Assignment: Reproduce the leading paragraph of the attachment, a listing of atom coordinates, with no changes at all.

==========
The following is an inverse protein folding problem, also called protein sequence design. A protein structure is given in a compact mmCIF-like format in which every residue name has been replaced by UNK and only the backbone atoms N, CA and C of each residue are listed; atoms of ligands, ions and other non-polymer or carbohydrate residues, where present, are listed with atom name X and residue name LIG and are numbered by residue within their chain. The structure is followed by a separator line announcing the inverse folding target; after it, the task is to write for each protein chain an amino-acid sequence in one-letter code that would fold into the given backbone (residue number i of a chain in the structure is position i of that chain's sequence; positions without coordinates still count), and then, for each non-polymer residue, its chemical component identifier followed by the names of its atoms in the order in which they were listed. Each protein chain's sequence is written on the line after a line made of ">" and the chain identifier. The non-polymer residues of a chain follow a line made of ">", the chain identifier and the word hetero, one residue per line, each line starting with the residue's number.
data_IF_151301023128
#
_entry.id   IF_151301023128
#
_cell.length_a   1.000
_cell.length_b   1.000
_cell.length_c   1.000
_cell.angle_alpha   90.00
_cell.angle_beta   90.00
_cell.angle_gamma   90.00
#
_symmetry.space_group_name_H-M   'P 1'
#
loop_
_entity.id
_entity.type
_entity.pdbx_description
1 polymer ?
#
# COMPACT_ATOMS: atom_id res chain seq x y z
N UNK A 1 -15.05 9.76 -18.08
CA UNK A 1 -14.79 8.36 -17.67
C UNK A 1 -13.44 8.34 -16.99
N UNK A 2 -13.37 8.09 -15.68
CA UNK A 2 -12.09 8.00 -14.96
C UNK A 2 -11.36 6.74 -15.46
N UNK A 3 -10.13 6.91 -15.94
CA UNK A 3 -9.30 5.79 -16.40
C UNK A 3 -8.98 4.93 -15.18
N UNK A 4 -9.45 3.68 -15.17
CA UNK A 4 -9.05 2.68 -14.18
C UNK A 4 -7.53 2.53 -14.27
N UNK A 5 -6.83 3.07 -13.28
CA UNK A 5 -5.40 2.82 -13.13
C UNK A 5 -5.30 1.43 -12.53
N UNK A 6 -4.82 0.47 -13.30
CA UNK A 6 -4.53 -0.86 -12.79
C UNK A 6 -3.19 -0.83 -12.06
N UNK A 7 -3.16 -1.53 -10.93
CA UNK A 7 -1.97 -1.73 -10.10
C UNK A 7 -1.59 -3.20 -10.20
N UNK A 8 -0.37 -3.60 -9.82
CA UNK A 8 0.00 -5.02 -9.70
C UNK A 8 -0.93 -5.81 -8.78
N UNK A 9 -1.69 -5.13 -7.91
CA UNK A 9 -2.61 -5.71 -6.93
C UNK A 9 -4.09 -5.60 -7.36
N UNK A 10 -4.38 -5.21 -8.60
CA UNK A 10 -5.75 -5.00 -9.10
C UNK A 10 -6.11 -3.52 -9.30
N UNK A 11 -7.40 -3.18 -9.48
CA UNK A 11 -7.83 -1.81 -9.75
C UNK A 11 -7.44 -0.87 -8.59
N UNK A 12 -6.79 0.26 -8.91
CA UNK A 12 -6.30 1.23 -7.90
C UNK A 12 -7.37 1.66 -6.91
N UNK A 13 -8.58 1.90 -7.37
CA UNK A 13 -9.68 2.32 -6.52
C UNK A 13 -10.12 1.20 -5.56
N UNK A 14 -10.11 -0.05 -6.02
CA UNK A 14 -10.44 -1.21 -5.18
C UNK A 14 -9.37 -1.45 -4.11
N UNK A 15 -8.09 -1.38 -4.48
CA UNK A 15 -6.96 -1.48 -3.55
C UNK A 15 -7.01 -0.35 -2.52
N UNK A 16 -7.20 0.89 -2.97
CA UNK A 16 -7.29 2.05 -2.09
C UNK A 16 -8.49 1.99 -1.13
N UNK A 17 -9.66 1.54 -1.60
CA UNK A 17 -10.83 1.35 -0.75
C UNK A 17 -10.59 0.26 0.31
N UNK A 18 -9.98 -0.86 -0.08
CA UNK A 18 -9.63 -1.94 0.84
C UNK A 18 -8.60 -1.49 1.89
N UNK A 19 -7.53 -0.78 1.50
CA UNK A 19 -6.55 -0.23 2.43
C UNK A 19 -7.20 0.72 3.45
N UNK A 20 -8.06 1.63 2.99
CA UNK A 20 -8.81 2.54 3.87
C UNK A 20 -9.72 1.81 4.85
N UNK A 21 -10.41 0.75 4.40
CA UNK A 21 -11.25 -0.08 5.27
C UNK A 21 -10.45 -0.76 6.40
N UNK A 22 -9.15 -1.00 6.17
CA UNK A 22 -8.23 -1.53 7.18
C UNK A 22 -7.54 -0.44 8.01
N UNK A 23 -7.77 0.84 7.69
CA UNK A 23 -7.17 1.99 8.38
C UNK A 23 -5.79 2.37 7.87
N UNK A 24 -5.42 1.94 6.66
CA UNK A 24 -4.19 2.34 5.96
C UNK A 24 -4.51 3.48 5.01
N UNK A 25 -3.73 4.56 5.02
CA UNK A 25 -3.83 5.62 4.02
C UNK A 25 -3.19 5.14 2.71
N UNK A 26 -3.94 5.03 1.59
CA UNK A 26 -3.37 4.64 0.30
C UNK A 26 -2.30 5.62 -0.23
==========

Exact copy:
The following is an inverse protein folding problem, also called protein sequence design. A protein structure is given in a compact mmCIF-like format in which every residue name has been replaced by UNK and only the backbone atoms N, CA and C of each residue are listed; atoms of ligands, ions and other non-polymer or carbohydrate residues, where present, are listed with atom name X and residue name LIG and are numbered by residue within their chain. The structure is followed by a separator line announcing the inverse folding target; after it, the task is to write for each protein chain an amino-acid sequence in one-letter code that would fold into the given backbone (residue number i of a chain in the structure is position i of that chain's sequence; positions without coordinates still count), and then, for each non-polymer residue, its chemical component identifier followed by the names of its atoms in the order in which they were listed. Each protein chain's sequence is written on the line after a line made of ">" and the chain identifier. The non-polymer residues of a chain follow a line made of ">", the chain identifier and the word hetero, one residue per line, each line starting with the residue's number.